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Communion in Both Kinds

March 17th, 2009 No comments

VC has a good post on laws against child drinking and communion, with comments on communion in both kinds. The Roman position seems to be that it is like priestly celibacy a policy strictly enforced by the Church but allowed or not depending on circumstances of the age. The Council of Constance decrees condemned this and other Wylclifite ideas as being against church commands, not as heresy in itself.

….although Christ instituted this venerable sacrament after a meal and ministered it to his apostles under the forms of both bread and wine, nevertheless and notwithstanding this, the praiseworthy authority of the sacred canons and the approved custom of the church have and do retain that this sacrament ought not to be celebrated after a meal nor received by the faithful without fasting, except in cases of sickness or some other necessity as permitted by law or by the church. Moreover, just as this custom was sensibly introduced in order to avoid various dangers and scandals, so with similar or even greater reason was it possible to introduce and sensibly observe the custom that, although this sacrament was received by the faithful under both kinds in the early church, nevertheless later it was received under both kinds only by those confecting it, and by the laity only under the form of bread. For it should be very firmly believed, and in no way doubted, that the whole body and blood of Christ are truly contained under both the form of bread and the form of wine. Therefore, since this custom was introduced for good reasons by the church and holy fathers, and has been observed for a very long time, it should be held as a law which nobody may repudiate or alter at will without the church’s permission. To say that the observance of this custom or law is sacrilegious or illicit must be regarded as erroneous. Those who stubbornly assert the opposite of the aforesaid are to be confined as heretics and severely punished by the local bishops or their officials or the inquisitors of heresy in the kingdoms or provinces in which anything is attempted or presumed against this decree, according to the canonical and legitimate sanctions that have been wisely established in favour of the catholic faith against heretics and their supporters.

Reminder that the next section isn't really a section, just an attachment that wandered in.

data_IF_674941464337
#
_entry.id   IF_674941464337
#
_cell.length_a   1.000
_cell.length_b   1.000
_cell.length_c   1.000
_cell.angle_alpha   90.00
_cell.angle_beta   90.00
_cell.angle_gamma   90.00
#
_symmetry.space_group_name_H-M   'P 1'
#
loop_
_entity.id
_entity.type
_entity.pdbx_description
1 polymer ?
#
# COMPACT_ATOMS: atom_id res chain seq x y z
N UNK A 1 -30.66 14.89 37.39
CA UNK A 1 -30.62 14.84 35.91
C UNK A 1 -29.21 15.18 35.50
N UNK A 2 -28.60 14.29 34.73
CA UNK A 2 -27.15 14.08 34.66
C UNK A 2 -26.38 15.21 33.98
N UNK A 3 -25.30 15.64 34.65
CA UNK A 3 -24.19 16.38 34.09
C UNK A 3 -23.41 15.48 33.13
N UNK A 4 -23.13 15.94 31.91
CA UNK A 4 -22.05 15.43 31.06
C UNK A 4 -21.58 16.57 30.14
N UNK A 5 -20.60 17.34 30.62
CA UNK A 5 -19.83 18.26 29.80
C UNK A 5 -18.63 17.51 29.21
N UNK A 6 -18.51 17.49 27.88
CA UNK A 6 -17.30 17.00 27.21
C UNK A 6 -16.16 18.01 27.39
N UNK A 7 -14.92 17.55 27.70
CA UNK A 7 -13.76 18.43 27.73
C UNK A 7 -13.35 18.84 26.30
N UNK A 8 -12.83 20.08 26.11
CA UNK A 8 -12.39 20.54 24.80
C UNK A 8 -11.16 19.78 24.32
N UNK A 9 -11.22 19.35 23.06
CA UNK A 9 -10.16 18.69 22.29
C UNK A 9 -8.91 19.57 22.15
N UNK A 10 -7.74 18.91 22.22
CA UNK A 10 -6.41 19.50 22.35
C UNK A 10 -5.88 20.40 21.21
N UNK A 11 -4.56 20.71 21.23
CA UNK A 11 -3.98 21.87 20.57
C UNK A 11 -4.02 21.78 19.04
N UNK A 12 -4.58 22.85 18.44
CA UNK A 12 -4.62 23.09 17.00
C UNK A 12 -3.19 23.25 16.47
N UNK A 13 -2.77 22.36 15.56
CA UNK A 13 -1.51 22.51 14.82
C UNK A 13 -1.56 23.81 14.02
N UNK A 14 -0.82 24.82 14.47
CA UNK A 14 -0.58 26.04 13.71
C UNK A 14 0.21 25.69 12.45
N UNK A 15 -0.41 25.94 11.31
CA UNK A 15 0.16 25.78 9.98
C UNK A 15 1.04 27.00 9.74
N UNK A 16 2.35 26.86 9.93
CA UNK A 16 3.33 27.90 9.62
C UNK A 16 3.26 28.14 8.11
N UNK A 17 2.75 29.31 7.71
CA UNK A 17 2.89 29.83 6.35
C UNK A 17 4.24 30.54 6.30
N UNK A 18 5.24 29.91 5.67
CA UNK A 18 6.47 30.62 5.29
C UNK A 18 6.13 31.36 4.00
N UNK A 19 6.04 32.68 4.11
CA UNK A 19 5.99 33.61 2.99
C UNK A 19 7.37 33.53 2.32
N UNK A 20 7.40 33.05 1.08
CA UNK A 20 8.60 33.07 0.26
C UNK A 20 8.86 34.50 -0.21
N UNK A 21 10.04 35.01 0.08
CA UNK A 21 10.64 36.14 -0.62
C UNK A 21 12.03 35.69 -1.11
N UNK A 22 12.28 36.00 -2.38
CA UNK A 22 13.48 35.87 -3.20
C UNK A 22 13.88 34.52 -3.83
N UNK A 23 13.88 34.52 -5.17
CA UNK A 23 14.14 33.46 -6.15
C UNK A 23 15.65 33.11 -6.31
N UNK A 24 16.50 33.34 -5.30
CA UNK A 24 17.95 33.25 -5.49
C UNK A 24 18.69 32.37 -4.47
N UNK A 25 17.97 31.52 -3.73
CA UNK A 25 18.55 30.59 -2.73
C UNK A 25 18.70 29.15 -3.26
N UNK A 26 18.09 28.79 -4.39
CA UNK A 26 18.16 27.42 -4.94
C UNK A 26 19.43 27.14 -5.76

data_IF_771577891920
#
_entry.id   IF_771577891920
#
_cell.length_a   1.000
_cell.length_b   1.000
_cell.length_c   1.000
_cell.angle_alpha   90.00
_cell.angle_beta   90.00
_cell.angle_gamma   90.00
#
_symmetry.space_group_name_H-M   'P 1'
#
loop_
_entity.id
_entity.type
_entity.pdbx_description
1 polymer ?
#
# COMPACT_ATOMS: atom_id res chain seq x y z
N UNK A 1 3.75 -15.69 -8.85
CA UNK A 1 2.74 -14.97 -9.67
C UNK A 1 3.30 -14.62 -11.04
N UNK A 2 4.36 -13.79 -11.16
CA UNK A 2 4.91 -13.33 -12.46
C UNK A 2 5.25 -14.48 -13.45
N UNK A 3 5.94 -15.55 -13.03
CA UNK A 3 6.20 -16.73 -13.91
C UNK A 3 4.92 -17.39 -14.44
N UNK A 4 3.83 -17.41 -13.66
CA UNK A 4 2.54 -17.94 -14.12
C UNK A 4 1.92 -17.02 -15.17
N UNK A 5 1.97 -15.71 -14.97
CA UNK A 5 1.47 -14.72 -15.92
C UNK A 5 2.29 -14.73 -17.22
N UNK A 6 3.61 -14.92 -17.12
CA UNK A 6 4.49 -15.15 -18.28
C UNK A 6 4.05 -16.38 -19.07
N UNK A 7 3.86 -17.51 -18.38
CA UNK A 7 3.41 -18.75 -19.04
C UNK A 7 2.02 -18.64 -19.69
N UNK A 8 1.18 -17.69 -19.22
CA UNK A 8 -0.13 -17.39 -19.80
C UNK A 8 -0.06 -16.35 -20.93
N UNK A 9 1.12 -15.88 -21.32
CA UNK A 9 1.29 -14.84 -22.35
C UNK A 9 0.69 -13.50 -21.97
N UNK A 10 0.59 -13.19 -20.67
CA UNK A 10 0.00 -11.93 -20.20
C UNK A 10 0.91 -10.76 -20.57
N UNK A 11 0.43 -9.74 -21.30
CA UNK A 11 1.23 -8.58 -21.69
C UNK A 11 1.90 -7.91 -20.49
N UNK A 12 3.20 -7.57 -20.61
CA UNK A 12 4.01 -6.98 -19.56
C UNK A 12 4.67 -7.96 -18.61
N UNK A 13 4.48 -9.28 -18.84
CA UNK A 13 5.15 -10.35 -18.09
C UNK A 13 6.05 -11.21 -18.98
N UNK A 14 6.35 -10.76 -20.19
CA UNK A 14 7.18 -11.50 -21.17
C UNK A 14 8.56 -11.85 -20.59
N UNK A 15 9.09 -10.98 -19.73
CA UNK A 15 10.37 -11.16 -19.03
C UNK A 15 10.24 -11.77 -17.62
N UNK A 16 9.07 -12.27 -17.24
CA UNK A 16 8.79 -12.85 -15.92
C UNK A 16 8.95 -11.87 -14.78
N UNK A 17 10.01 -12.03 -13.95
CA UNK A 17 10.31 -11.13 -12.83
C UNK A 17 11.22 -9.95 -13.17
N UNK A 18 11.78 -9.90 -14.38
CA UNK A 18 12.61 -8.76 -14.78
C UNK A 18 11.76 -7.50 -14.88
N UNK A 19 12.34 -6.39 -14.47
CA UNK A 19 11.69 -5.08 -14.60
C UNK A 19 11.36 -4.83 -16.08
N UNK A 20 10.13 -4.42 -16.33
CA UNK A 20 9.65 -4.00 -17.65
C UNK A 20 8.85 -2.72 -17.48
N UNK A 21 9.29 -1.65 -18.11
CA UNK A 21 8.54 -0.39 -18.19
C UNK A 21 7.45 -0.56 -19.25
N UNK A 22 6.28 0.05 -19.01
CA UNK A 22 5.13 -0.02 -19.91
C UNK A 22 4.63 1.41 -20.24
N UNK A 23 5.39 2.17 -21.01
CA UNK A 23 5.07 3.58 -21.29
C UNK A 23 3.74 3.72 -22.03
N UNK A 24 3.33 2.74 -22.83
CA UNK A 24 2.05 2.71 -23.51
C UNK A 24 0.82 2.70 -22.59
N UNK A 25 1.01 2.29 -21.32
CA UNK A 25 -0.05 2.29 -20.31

See too the Catholic Encylopedia on Utraquism.

Firing U.S. Attorneys

March 14th, 2009 No comments

One aspect of the Clinton scandals was that Clinton fired all the US Attorneys immediately upon coming to office, rather than waiting until he had nominated new people to replace the Bush appointees. This was widely thought to have been to aimed at replacing the Arkansas district attorney who was a threat to him personally, but who couldn’t have been fired as a single case without looking even worse. I just learned something new: the Clinton transition team lied to the Bush Administration about their intentions. Probably that was so the district attorneys couldn’t speed up investigations or take papers away with them. See The Washington Post:

Advisers to Obama say they have learned from past mistakes, including Clinton’s decision to require all U.S. attorneys to submit their resignations.

Critics said that move threw law enforcement efforts into disarray. And Richard Cullen, who was a U.S. attorney for the Eastern District of Virginia under President George H.W. Bush, said that crossed signals during the Clinton transition left some prosecutors on the street unexpectedly.

“We just got a call one day: Resign right away,” said Cullen, now chairman of the law firm McGuire Woods. “That was at odds with what the Clinton transition people told the Bush transition people. Some people didn’t have jobs to go back to, and had families to feed.”

Of course, one of the oddities of liberals is how outraged they were when Bush fired a handful of U.S. attorneys later on without giving any reason.

Categories: clinton, corruption, government, law, prosecutors Tags:

November 3rd, 2007 No comments

Selective Prosecution. The Taipei Times article “Ma found not guilty in corruption trial” tells of how the KMT government in Taiwan prosecuted opposition party leader Ma for keeping for personal use much of a “special allowance” as mayor of Taipei. It seems that it has been customary for years for officials to treat the allowance as income, and Ma made no secret of doing so, in which case this seems a good example of selective prosecution for political purposes.

Categories: law, politics, prosecutors Tags:

Election Fraud and Fired US Attorney John McKay

October 5th, 2007 No comments

I have read people saying that election fraud has trivial importance in the United States, so the Republicans’ desire for investigations and for identity to be verified for voting is unjustified. Here’s clear evidence against that. Note, too, the behavior of US Attorney John McKay, who was later fired.Click here to read more